3. I don't know. I think I told you earlier, that I am completely agnostic
of library-eventsourcing. Don't feel afraid of contributing docs, tests or
code changes.


On Wed, Apr 20, 2016 at 6:04 PM, zhuangmz08 <zhuangmz08@qq.com> wrote:

> OK.
> "We can query an application's state to find out the current state of the
> world, and this answers many questions. However there are times when we
> don't just want to see where we are, we also want to know how we got there.
> Event Sourcing ensures that all changes to application state are stored as
> a sequence of events. Not just can we query these events, we can also use
> the event log to reconstruct past states, and as a foundation to
> automatically adjust the state to cope with retroactive changes."
>  So, event sourcing is storing all the state of an Entity in an ordered
> sequence.
> My use case is to deal with stock price event streaming. If I use the
> concept of event sourcing, can I regard StockPrice as an Entity, <price,
> datetime> as the state.
> public interface StockPrice extends EntityComposite{
>     Property<Double> price();
>     Property<LocalDateTime> datetime();
> }
> 1. Every time the state changed, it will store the changes and notify the
> listeners simultaneous? Notifying should be in first emergence level while
> storage could in a lower emergence level.
> 2. StockPrice data might be very huge, many Gigabytes every day. Can the
> [eventsourcing-jdbm] library handle this kind of data?
> 3. I'm using the test code
> [org.qi4j.library.eventsourcing.domain.DomainEventTest]. Only changing
> events are stored? The creating event is not stored? Every time, store the
> changing part<DomainEventValue> instead of the whole new state.
> DomainEventValue stores the parameters in JSON format. How could I use
> replayer? The tutorial is too short to follow...
> Thanks a lot.
> ------------------ 原始邮件 ------------------
> 发件人: "Niclas Hedhman";<hedhman@gmail.com>;
> 发送时间: 2016年4月20日(星期三) 下午4:02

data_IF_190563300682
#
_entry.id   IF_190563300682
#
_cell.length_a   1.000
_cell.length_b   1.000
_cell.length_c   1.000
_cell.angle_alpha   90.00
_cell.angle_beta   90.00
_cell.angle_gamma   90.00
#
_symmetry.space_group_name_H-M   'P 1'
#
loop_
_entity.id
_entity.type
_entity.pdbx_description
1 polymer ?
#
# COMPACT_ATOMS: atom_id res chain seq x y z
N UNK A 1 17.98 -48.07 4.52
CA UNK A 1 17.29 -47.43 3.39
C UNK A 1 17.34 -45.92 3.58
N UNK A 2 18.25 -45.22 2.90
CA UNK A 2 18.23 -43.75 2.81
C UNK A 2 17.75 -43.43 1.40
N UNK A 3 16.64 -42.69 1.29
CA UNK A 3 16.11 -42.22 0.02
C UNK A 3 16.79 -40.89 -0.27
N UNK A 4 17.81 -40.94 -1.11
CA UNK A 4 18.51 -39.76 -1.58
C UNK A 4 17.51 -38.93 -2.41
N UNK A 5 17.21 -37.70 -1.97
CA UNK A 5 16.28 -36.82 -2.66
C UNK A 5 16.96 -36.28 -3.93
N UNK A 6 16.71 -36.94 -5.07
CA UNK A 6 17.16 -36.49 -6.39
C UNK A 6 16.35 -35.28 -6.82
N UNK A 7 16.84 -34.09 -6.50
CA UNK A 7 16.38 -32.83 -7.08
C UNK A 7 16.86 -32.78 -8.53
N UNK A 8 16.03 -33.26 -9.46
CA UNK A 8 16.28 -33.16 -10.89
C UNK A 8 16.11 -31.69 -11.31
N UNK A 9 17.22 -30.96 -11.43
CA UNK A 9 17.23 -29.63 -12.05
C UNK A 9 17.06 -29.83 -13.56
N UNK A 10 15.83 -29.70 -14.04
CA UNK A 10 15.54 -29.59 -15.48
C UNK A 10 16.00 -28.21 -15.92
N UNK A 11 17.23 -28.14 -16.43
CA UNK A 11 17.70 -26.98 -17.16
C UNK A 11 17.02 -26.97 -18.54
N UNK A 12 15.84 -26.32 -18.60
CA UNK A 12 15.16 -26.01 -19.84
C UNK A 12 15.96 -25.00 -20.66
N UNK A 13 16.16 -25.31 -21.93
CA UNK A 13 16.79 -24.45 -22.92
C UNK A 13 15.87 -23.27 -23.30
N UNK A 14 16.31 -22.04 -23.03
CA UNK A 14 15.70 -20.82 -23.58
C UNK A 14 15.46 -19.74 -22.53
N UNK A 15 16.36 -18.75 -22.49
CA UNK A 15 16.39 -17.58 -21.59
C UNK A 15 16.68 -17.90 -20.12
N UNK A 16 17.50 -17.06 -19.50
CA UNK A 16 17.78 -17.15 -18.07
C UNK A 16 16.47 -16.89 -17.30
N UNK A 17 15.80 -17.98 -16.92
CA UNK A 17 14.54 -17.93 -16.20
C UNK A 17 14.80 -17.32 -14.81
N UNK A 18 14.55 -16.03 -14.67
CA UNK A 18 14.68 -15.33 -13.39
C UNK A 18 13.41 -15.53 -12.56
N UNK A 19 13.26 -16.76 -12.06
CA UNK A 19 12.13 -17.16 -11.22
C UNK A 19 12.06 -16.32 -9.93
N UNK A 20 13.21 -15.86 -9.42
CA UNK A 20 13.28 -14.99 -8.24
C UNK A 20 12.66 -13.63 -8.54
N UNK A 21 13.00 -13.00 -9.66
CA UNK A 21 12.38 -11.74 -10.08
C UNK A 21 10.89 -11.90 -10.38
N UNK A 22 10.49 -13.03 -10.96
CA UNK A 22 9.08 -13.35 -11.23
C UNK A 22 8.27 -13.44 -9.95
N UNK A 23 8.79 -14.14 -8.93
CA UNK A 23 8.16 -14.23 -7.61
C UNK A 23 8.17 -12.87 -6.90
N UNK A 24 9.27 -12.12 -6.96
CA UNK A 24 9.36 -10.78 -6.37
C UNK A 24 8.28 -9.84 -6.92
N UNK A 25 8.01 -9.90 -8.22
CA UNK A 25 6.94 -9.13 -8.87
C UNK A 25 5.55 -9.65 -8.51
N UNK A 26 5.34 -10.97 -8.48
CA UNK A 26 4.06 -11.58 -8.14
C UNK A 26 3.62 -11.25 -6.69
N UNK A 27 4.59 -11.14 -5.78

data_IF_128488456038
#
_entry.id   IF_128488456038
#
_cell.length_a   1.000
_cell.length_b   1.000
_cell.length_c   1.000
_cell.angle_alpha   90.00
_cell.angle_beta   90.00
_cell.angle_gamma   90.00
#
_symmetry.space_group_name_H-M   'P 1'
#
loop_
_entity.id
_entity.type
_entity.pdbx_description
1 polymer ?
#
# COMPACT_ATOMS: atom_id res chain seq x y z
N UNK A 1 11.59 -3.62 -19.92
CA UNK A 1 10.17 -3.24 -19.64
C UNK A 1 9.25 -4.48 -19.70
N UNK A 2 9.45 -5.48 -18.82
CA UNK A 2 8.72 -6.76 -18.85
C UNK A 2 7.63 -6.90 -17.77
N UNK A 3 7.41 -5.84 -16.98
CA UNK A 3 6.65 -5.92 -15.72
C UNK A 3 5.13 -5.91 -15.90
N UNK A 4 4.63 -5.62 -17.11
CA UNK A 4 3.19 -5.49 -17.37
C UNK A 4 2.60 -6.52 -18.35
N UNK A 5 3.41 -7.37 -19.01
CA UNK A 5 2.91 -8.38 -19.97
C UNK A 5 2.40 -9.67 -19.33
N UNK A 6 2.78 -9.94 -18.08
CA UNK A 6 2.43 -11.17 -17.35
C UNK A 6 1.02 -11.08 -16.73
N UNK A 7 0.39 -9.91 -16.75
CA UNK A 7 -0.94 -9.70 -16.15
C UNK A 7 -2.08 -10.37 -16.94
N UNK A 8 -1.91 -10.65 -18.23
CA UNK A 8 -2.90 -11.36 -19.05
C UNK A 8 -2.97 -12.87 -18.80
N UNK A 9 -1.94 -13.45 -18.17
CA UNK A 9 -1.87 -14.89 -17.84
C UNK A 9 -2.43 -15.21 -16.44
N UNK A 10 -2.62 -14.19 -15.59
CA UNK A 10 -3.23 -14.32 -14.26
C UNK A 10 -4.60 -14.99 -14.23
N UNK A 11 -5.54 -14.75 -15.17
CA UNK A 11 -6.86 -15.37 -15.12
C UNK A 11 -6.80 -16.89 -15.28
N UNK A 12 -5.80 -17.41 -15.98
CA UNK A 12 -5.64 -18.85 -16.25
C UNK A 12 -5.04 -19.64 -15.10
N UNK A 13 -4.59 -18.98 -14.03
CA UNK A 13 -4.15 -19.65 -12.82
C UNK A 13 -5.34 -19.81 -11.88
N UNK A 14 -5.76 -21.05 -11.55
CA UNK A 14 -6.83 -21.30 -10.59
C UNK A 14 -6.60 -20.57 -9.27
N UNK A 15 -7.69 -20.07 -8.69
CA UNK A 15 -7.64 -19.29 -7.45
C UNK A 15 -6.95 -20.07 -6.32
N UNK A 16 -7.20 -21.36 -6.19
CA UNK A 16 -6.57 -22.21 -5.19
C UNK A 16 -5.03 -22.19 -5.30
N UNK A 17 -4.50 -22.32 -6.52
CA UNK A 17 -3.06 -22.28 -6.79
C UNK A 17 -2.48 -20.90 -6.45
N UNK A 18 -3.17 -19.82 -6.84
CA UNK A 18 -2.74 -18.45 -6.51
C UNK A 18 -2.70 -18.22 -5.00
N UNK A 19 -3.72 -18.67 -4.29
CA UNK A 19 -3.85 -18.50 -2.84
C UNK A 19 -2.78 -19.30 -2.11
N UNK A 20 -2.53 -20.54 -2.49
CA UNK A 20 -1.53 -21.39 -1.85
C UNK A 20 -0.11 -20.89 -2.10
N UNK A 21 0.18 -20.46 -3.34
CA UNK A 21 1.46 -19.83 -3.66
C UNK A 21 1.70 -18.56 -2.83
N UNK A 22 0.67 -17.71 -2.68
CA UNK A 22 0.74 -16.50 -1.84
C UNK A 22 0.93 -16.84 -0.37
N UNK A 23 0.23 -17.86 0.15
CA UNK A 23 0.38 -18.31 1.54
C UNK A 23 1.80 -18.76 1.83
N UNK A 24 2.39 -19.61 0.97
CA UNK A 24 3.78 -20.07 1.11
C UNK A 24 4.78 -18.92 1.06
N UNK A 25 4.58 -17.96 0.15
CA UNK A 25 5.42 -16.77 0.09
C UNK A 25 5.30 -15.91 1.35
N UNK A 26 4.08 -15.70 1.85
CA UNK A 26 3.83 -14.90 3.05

> 收件人: "dev"<dev@zest.apache.org>;
> 主题: Re: event streaming data feed?
> I don't know. library-eventsourcing was contributed from a downstream
> project, and I haven't worked with it. And perhaps it is not in scope of
> what you want to do... See Martin Fowler's and Greg Young's definition of
> Event Sourcing.
> For general event streaming, we are planning to have more explicit support
> in 3.x, similar to the persistence support. But it is currently unclear
> what core features and SPI is needed for this, and use cases are most
> welcome.
> There are many ways you could integrate a Kafka consumer or producer into
> Zest. My guess would be that a service listens to Kafka system events and
> the service creates/destroys Zest resources when needed.
> Note that entities will not be able to be Kafka listeners, as you will not
> be able to maintain a valid UnitOfWork while waiting.
> Hope that helps
> On Apr 20, 2016 13:06, "zhuangmz08" <zhuangmz08@qq.com> wrote:
> > Hi,
> > Is there any mechanism to use event streaming / data feeding with zest.
> > I'd like something subscribe-publishing like Apache Kafka. I have a data
> > feed server and a set of data feed subscribers.
> > Each time a feed client subscribe a new topic (a new Value/Entity
> > Composite type), the data feed server will add this subscribe into its
> > listener list. As soon as the topic event takes place, it will notify all
> > the related listeners.
> > 1. Is event sourcing able to subscribe/unsubscribe listeners on demand?
> > 1. Does event sourcing have to store every event? I don't need to persist
> > every event. In other words, one of the listeners will handle event
> > storage, other listeners will pay more attention on real-time event
> stream
> > handling.
> >
> >
> > Thanks a lot.

Niclas Hedhman, Software Developer
http://zest.apache.org - New Energy for Java